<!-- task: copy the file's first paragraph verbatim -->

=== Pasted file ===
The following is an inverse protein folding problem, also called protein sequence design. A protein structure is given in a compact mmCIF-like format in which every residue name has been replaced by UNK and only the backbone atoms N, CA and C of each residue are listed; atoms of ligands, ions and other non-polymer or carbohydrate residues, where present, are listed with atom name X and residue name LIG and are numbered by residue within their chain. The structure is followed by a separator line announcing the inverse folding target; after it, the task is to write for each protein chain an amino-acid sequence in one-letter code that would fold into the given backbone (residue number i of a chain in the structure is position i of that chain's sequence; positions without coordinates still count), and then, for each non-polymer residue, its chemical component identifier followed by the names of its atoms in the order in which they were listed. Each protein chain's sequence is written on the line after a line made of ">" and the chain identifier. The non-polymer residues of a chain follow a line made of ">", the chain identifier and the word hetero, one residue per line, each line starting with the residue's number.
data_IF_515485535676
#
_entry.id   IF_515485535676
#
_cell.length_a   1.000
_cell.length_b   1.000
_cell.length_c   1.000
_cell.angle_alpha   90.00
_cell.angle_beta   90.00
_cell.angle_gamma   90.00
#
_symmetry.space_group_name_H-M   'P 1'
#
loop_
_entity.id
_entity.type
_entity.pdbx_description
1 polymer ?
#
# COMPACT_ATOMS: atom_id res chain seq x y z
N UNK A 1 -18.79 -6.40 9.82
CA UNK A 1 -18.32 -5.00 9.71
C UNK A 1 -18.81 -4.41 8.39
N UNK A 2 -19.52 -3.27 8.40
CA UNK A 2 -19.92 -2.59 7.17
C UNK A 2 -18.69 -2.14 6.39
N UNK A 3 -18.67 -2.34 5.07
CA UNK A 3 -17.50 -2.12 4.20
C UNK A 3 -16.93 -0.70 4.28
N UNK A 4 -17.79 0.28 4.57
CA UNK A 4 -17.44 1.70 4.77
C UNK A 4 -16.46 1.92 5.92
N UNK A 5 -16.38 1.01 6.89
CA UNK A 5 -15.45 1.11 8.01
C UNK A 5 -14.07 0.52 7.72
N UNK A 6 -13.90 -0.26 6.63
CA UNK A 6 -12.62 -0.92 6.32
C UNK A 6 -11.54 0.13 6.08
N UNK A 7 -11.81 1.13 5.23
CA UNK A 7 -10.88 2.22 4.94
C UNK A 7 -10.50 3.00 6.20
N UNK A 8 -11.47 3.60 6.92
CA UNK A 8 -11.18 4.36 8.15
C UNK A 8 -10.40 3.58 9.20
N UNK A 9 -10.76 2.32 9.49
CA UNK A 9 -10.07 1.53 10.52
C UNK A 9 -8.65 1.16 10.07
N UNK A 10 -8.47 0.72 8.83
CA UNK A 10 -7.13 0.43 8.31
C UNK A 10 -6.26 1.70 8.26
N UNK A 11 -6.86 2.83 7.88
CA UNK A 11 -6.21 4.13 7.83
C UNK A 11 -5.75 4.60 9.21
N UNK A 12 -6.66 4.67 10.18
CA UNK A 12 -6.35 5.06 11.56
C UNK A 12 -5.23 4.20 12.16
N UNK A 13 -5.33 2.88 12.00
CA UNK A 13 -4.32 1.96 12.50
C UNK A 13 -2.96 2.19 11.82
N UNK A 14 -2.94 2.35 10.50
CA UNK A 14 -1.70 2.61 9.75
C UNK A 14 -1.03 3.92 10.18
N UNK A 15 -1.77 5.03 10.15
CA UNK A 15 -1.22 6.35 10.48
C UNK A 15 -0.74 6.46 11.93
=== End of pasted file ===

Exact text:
The following is an inverse protein folding problem, also called protein sequence design. A protein structure is given in a compact mmCIF-like format in which every residue name has been replaced by UNK and only the backbone atoms N, CA and C of each residue are listed; atoms of ligands, ions and other non-polymer or carbohydrate residues, where present, are listed with atom name X and residue name LIG and are numbered by residue within their chain. The structure is followed by a separator line announcing the inverse folding target; after it, the task is to write for each protein chain an amino-acid sequence in one-letter code that would fold into the given backbone (residue number i of a chain in the structure is position i of that chain's sequence; positions without coordinates still count), and then, for each non-polymer residue, its chemical component identifier followed by the names of its atoms in the order in which they were listed. Each protein chain's sequence is written on the line after a line made of ">" and the chain identifier. The non-polymer residues of a chain follow a line made of ">", the chain identifier and the word hetero, one residue per line, each line starting with the residue's number.